Other potential physical activities for people with asthma include

  • Walking.
  • Biking.
  • Hiking.
  • Golf.
  • Gymnastics.

Here are some good tips for exercising with asthma:

  • Warm up first.
  • Try to breathe through your nose as much as possible.
  • If you are exercising in cold weather, wear a scarf or mask over your nose and mouth.
  • If you have pollen allergies, avoid outdoor exercise when pollen counts are high.
  • Avoid exercising outdoors if air pollution is high.
  • Do not exercise when you are sick or not feeling well.
  • Include a cool-down routine after exercise.
  • Know your exercise limit, and don’t push yourself too hard.
  • Always carry your inhaler, just in case you need it.

Best exercise for older adults

Blog by: Suryakant Tripathi.

So, you’re 55, or maybe 65, 75, or even 85. You already know all the benefits of exercise, and you’ve tried — you have really tried — to be active. You take a daily walk once a week when it’s not raining, but you know that’s not really enough. Friends, relatives, and your doctor — they all say, “Get some exercise!”

So, a little while back, you tried a class. You tried several. Different instructors even. But there is one small problem: You hate it! A lot of exercise classes are far from ideal for older adults (even when they’re supposedly for older adults!).

What to do? Chances are, you’ve stopped going…or you will soon. You may not be able to say why you hate that class, but it’s likely that when you read through this list, you’ll see yourself at least once!

Reason #1: Exercise will extend years of active independent life

In health research, doctors attempt to quantify a quality-of-life measurement for an average individual.1

Through discussions with many patients of all ages, they rate on a scale of one-to-ten a person’s physical and mental well-being.

Using such a scale in an Oklahoma study, healthy older adults who participated regularly in moderate physical activity for at least an hour per week had a higher quality-of-life measurement than those who did not exercise.2

The exercisers felt that they led an independent lifestyle.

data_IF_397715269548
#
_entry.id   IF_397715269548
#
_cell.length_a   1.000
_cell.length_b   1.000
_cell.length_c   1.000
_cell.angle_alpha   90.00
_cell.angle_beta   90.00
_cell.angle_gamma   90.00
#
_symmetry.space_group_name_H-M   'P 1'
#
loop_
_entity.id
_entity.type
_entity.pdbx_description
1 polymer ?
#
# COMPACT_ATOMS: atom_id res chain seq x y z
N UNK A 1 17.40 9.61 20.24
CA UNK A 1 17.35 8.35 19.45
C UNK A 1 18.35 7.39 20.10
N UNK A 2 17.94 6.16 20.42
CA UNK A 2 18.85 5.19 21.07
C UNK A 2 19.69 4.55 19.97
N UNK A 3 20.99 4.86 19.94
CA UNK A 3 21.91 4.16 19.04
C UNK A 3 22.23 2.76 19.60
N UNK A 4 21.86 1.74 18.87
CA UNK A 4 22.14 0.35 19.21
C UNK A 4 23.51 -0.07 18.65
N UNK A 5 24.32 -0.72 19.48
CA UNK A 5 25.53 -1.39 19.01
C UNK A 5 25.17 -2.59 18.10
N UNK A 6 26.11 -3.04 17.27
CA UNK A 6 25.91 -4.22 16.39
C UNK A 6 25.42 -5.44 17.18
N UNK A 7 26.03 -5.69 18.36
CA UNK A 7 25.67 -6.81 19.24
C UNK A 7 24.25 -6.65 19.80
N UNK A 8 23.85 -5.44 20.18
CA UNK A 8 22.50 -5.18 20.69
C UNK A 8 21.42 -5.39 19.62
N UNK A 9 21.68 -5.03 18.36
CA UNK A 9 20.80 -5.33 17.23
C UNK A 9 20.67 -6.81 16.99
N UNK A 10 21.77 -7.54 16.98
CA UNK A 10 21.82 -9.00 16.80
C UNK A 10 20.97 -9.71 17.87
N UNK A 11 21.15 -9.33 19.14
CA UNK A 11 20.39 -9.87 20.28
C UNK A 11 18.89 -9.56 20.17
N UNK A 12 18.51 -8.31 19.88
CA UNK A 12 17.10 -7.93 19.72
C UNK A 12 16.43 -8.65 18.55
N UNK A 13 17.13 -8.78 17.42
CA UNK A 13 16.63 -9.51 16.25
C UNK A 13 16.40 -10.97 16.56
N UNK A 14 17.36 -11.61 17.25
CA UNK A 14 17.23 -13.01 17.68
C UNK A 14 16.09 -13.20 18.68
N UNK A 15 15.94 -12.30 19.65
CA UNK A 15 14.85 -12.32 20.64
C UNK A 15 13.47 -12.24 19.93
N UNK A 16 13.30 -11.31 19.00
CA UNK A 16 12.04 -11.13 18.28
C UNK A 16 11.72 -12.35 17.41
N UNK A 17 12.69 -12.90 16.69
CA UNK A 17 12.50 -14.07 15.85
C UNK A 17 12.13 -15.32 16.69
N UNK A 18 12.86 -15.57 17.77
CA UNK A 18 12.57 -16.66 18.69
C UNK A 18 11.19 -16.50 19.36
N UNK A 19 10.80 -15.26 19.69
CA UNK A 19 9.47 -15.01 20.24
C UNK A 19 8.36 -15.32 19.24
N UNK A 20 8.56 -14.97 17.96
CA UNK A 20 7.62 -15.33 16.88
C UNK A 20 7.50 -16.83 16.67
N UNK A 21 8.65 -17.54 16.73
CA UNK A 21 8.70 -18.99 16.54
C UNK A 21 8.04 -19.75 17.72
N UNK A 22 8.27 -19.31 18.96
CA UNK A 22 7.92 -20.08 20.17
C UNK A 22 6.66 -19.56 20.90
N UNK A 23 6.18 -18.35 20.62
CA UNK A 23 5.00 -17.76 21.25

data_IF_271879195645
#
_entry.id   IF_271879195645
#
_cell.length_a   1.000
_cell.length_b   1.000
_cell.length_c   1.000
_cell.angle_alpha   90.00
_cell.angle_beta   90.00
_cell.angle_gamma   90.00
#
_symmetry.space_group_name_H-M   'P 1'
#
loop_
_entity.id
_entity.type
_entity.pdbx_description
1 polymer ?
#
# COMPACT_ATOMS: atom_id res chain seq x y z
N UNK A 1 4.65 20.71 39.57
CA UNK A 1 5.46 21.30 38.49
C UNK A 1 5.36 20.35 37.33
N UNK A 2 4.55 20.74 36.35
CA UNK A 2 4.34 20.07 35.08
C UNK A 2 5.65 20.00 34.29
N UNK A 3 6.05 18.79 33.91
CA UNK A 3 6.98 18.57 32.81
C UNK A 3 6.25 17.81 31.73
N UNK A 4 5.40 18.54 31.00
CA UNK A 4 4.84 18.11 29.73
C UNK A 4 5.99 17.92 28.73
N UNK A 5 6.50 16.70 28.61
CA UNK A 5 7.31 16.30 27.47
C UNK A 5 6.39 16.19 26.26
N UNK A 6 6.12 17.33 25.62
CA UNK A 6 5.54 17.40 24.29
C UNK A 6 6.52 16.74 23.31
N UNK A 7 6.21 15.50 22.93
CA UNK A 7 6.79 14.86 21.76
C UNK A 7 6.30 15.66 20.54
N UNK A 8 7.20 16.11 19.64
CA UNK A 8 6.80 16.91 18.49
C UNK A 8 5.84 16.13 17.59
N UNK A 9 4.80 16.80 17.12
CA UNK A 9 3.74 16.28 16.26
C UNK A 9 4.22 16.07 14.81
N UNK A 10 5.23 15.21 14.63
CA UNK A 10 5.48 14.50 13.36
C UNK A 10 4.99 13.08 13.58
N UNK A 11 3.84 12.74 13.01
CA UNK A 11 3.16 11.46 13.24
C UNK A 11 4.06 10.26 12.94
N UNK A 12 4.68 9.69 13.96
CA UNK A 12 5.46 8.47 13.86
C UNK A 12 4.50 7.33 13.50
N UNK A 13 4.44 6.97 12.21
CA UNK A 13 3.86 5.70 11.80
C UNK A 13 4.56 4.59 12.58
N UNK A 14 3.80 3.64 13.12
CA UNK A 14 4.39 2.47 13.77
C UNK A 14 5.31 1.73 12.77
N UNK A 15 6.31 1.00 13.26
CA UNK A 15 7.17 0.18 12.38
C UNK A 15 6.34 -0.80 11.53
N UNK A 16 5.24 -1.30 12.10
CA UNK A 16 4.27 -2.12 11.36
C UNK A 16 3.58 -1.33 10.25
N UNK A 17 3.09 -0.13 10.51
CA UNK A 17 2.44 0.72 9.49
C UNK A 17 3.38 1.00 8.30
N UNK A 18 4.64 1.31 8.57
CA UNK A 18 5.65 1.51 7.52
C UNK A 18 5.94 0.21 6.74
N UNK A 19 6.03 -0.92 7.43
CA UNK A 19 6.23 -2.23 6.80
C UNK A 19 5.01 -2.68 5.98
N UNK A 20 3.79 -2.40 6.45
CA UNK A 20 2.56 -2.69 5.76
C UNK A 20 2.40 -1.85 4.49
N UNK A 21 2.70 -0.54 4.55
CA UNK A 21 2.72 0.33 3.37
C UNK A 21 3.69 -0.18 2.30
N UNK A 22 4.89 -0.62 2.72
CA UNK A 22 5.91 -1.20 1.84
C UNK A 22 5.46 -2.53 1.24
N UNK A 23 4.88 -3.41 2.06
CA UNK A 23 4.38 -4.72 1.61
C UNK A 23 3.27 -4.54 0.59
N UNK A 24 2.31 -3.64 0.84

Take note: one hour per week! That’s not much commitment.

Reason #2: Exercise does not have to be hard, fast, and pounding to reap rewards

“No pain, no gain” is a myth! Don’t believe it! Today’s research is unequivocal: exercise is surprisingly efficient, even building muscle, and even moderate exercise does make a difference,. One study assessed two groups of older adults: one group participated in a low-intensity exercise program; the other group did only relaxation exercises. On all assessments, both physical and mental, the exercise group did better than the relaxation group.3

If you are concerned about the risks of starting exercise, you can begin at low intensity and gradually increase your skill level. Most studies suggest that classes for older adults should emphasize moderate-intensity aerobics, muscle-strengthening, balance, and flexibility, as well as instruction on how to avoid injury.45

Reason #3: You must use it or you will lose it

Sedentariness is unhealthy. If we aren’t active, we lose muscle strength — a minuscule amount each day. Stronger muscles mean we can lengthen independent living considerably. Simple free-weight exercises can improve the odds against muscle loss.

Researchers decided to measure just the hand-grip strength of women over 60. Some women were exercising; some were not. They discovered that non-exercising women lost grip strength at the rate of nearly 3% per year. But physically active women lost much less.6

If hand-grip strength can be improved and/or maintained by simply exercising, you can easily apply this principle to all the muscles. My husband’s grandmother decided, in her late 80’s, that she did not want to walk any more. Within weeks she was bedridden. If we do not use our muscles, they will weaken. It is inevitable.

Reason #4: Exercise may prevent a bad fall

Older adults fear falling. If they break a bone, they may be disabled, in pain, or both, for months. A fall means loss of independence.

More than 20% of participants in a recent study of older adults said they had fallen twice or more in the previous year. About one-third said it was likely they would fall during the upcoming year, yet most believed there wasn’t any way that they could prevent a fall. None of them had even heard of balance training!

Attempting to educate older adults to the advantages of physical activity in preventing falls, researchers explained to the participants of a study that the purpose of balance training was to do “physical activities every day to build up the strength in legs and body and improve balance.” Lead author of the research, Lucy Yardley, Ph.D., concluded this: “Few older people are aware of strength and balance training, or [know] that balance can be improved.”7

The ability to get up from a chair and sit down without assistance requires lower body strength, balance and coordination. Something as simple as a daily chair-stand exercise can improve balance.